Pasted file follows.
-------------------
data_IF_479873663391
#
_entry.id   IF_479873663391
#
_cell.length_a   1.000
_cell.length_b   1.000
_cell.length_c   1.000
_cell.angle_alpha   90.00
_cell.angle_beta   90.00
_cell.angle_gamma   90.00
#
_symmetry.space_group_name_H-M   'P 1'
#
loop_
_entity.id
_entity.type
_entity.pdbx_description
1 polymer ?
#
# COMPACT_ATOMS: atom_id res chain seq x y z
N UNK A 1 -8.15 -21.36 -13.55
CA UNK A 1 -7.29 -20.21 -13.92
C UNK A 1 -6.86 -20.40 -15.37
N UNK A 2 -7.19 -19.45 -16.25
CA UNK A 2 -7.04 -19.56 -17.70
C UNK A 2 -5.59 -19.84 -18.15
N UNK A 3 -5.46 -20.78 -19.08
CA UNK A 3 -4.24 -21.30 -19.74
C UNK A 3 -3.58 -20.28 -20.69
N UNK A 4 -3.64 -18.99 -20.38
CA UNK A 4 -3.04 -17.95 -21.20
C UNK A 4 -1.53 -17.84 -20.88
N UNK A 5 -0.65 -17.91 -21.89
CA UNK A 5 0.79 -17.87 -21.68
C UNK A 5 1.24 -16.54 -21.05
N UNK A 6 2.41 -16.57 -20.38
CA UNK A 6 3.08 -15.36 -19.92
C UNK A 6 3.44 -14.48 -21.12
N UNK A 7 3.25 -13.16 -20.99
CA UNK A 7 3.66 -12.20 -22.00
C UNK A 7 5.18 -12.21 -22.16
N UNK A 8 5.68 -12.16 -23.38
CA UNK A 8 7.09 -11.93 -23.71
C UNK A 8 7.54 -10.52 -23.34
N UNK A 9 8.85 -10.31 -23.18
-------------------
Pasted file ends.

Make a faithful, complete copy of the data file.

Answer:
data_IF_479873663391
#
_entry.id   IF_479873663391
#
_cell.length_a   1.000
_cell.length_b   1.000
_cell.length_c   1.000
_cell.angle_alpha   90.00
_cell.angle_beta   90.00
_cell.angle_gamma   90.00
#
_symmetry.space_group_name_H-M   'P 1'
#
loop_
_entity.id
_entity.type
_entity.pdbx_description
1 polymer ?
#
# COMPACT_ATOMS: atom_id res chain seq x y z
N UNK A 1 -8.15 -21.36 -13.55
CA UNK A 1 -7.29 -20.21 -13.92
C UNK A 1 -6.86 -20.40 -15.37
N UNK A 2 -7.19 -19.45 -16.25
CA UNK A 2 -7.04 -19.56 -17.70
C UNK A 2 -5.59 -19.84 -18.15
N UNK A 3 -5.46 -20.78 -19.08
CA UNK A 3 -4.24 -21.30 -19.74
C UNK A 3 -3.58 -20.28 -20.69
N UNK A 4 -3.64 -18.99 -20.38
CA UNK A 4 -3.04 -17.95 -21.20
C UNK A 4 -1.53 -17.84 -20.88
N UNK A 5 -0.65 -17.91 -21.89
CA UNK A 5 0.79 -17.87 -21.68
C UNK A 5 1.24 -16.54 -21.05
N UNK A 6 2.41 -16.57 -20.38
CA UNK A 6 3.08 -15.36 -19.92
C UNK A 6 3.44 -14.48 -21.12
N UNK A 7 3.25 -13.16 -20.99
CA UNK A 7 3.66 -12.20 -22.00
C UNK A 7 5.18 -12.21 -22.16
N UNK A 8 5.68 -12.16 -23.38
CA UNK A 8 7.09 -11.93 -23.71
C UNK A 8 7.54 -10.52 -23.34
N UNK A 9 8.85 -10.31 -23.18